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News: The death of innocent civilians by security officers in Nagaland caused outrage of repealing the Armed Forces Special Powers Act (AFSPA).
|Read here: Explained: AFSPA and the Northeast|
Incidents where security personals get punished under the AFSPA
There is one incident where security personal were involved in the killing of innocent 5 young men just on the suspicion that they were involved in the killing of the general manager of the Assam Frontier Tea Limited.
Following this, the Gauhati High Court ordered a Central Bureau of Investigation inquiry, which indicted the Army personnel of murder of the five youths. Then, the army had to court-martial its 7 security personals and sentence them to life imprisonment.
Why the demand for repeal is justified?
Kaka Iralu in his book Nagaland and India: The Blood and the Tears, documents the extra-judicial killings and the suffering of the common people under the Draconian provisions of the AFSPA. Since the first invoking of AFSPA in the Naga Hills district of Assam, there have been several instances where innocents get killed like:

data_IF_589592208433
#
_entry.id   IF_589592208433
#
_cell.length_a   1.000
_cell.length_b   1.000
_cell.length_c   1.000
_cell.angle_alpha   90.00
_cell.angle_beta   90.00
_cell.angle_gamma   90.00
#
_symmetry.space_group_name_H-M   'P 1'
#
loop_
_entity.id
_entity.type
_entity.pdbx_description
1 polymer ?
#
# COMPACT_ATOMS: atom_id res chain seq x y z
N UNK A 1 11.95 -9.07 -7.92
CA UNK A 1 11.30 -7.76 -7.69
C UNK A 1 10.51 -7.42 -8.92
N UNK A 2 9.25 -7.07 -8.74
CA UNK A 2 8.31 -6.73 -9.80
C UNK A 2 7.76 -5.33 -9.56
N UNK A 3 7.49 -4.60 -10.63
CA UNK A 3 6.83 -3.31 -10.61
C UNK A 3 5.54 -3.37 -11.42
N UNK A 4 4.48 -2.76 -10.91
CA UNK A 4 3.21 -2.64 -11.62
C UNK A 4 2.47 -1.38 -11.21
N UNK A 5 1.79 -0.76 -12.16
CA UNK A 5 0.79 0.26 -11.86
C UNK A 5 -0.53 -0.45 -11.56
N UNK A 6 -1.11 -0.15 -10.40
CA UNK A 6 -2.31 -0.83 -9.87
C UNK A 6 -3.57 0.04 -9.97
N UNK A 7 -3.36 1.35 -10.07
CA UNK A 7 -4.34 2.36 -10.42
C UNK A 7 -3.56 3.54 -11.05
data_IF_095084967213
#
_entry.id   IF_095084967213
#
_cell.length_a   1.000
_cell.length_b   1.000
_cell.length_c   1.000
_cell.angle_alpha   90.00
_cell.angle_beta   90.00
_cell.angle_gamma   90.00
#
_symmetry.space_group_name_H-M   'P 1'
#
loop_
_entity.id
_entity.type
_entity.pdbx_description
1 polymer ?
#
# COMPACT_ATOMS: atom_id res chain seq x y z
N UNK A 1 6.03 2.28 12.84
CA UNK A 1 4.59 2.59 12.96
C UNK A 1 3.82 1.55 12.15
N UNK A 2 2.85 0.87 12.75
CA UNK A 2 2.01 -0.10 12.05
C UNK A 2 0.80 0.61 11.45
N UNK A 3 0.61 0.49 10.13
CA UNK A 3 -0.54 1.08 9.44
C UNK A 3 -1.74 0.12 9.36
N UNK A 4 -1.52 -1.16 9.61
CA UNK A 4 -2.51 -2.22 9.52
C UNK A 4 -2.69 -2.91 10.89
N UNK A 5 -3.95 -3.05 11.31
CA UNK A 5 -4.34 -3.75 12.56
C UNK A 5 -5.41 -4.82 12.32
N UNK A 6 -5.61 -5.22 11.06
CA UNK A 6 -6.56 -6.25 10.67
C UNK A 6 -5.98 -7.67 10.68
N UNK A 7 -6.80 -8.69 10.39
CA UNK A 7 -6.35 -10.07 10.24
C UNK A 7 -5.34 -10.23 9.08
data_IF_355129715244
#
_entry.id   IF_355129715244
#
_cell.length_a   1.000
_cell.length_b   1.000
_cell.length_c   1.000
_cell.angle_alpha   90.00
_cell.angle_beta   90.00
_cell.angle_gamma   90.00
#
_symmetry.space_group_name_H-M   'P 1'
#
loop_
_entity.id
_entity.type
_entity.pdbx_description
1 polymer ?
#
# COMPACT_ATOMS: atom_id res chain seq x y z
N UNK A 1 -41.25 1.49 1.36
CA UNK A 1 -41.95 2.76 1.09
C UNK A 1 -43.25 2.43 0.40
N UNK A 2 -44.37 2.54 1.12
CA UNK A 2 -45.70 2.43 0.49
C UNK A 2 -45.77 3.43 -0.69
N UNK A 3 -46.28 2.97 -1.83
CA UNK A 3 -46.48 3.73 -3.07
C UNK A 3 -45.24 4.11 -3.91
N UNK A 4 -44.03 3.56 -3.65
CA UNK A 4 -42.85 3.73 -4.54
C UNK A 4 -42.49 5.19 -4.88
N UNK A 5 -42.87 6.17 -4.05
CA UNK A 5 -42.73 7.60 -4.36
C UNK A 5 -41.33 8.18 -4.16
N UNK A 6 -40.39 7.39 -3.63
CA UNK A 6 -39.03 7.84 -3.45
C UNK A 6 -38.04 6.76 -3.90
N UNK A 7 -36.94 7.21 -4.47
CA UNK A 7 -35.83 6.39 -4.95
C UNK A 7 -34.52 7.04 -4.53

1995: 9 innocent civilians were killed by Central Reserve Police Force personnel in front of the RIMS hospital in Imphal.
2000: 10 civilians were gunned down by the 8th Assam Rifles at Malom Leikai following a blast at Imphal’s Tulihal Airport. This incident prompted Irom Sharmila to begin her hunger strike.
2004: Group of women launched a nude protest in front of the Assam Rifles Headquarters after Thangjam Manorama was allegedly tortured and killed by security personnel. This incident forced the then PM Manmohan Singh to think about the AFSPA provision and change it into a “more humane law”.
What are the committees and Supreme Court judgments?
SC laid down guidelines for the use of AFSPA. It held that “there is no concept of absolute immunity from trial by a criminal court.”
|Read more: Respect the recommendation of various committees on AFSPA|
What should be the way forward?
|Read here: Nagaland killings aren’t a mere ‘blunder’|
Source: This post is based on the article “Needed: repeal of AFSPA, not regret” published in The Hindu on 15th December 2021.